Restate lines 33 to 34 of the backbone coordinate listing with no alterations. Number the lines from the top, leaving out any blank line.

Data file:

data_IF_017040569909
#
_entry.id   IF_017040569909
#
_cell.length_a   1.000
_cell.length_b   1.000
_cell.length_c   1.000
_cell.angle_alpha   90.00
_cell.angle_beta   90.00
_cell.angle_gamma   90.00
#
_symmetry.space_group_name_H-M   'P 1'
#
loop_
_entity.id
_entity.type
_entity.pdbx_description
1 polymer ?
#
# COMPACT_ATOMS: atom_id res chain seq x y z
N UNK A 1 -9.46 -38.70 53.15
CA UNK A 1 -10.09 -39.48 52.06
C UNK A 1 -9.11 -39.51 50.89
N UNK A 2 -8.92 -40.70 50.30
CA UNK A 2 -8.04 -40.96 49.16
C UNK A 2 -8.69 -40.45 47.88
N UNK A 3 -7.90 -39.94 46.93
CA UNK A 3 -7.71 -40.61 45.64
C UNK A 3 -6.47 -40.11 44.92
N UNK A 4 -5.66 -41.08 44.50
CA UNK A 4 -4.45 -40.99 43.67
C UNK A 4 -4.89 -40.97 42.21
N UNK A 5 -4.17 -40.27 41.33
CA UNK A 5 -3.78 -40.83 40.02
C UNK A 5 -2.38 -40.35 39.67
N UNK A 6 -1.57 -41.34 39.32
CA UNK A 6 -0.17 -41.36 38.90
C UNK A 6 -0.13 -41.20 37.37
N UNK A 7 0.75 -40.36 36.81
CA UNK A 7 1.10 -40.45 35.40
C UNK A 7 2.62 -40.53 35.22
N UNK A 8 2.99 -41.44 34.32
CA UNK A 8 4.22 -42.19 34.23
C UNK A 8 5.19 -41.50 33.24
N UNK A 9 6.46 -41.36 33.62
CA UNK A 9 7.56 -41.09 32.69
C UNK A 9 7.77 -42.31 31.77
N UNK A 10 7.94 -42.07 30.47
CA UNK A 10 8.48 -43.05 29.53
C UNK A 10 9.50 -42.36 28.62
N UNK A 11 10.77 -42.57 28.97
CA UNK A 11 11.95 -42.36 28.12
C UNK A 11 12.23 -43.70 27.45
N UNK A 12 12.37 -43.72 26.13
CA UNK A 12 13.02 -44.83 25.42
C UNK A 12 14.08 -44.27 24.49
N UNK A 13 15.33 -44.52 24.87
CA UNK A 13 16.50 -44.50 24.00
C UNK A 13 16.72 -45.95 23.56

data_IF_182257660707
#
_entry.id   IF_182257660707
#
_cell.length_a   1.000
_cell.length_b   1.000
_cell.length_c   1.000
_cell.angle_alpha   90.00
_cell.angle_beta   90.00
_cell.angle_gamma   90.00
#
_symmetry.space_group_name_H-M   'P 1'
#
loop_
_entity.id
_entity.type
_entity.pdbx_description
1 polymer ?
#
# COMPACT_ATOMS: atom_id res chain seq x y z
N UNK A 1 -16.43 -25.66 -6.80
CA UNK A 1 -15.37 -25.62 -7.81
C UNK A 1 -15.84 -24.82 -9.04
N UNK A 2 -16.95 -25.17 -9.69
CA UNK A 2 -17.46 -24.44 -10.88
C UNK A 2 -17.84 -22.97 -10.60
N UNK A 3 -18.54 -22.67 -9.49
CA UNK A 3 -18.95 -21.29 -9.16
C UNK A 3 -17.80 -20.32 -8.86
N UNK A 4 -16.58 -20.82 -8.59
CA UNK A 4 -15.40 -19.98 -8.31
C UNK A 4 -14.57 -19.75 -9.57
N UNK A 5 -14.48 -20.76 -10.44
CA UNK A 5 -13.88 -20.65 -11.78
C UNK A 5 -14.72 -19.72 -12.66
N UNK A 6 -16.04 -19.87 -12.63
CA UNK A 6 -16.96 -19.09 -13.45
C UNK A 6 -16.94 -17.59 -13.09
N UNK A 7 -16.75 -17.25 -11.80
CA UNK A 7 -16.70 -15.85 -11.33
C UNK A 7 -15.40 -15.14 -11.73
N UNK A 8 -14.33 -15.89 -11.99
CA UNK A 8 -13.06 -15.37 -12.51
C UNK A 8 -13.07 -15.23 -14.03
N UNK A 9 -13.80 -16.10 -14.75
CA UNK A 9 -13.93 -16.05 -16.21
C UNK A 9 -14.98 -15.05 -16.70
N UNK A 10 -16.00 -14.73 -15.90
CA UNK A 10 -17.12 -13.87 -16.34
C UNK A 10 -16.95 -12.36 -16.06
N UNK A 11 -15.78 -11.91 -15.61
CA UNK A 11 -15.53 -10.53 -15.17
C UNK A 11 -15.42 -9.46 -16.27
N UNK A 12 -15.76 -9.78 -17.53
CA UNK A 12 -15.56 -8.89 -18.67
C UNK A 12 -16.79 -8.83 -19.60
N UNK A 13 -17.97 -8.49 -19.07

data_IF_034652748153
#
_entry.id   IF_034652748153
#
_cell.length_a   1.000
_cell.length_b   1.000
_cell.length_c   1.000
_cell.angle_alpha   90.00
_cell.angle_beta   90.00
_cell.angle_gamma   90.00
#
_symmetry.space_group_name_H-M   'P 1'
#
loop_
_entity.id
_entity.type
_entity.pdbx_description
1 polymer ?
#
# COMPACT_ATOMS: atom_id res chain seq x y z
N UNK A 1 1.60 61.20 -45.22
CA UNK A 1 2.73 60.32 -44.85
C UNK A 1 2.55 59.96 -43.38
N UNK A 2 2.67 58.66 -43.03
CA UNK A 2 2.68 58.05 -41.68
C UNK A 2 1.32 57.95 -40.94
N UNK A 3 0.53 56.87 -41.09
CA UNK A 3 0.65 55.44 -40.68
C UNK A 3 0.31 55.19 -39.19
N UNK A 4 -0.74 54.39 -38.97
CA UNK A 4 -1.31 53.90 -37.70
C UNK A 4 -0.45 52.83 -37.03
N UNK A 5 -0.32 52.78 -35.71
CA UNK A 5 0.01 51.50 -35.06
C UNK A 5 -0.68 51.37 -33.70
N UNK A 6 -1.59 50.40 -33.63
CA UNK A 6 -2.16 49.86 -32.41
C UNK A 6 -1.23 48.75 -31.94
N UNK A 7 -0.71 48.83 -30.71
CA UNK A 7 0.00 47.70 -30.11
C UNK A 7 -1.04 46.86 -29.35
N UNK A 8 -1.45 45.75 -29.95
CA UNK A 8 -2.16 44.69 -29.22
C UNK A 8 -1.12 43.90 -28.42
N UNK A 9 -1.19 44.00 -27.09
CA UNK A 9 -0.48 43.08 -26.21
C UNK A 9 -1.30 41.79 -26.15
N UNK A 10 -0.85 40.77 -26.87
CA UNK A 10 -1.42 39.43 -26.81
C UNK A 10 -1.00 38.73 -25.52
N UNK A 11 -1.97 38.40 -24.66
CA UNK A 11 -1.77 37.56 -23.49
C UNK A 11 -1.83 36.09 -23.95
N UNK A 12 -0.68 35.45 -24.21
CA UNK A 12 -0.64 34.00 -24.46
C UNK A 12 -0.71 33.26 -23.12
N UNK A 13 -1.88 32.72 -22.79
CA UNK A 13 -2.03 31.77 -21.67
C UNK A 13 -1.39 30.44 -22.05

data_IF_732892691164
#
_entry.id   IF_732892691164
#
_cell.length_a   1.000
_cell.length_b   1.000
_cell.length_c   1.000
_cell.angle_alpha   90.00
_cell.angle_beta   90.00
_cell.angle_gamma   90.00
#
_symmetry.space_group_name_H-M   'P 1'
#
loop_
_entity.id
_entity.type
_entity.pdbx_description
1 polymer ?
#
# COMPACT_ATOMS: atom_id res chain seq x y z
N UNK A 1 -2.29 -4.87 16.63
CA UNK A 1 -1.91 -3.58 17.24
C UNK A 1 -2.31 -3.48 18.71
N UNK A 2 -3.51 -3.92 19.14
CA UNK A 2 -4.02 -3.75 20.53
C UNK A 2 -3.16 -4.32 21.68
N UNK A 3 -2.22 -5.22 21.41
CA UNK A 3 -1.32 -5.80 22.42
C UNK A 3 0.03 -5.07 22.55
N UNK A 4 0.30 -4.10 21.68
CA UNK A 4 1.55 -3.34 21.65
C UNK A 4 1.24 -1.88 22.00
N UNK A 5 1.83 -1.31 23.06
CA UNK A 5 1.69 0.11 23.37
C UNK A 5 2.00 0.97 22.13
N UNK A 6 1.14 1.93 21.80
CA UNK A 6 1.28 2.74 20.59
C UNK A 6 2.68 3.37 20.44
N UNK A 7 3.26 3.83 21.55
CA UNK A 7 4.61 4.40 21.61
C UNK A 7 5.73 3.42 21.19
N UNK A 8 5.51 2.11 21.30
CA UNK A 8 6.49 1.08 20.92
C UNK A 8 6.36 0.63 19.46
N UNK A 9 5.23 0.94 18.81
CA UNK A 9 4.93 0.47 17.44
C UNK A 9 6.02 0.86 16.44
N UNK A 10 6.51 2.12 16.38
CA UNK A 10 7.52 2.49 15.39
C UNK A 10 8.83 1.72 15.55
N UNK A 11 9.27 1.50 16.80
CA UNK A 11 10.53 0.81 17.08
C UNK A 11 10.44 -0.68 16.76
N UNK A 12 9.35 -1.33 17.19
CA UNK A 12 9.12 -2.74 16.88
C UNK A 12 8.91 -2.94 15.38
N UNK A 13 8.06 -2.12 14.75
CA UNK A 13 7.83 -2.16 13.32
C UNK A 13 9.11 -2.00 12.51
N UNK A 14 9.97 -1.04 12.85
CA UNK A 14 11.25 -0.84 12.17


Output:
N UNK A 5 -4.17 -40.27 41.33
CA UNK A 5 -3.78 -40.83 40.02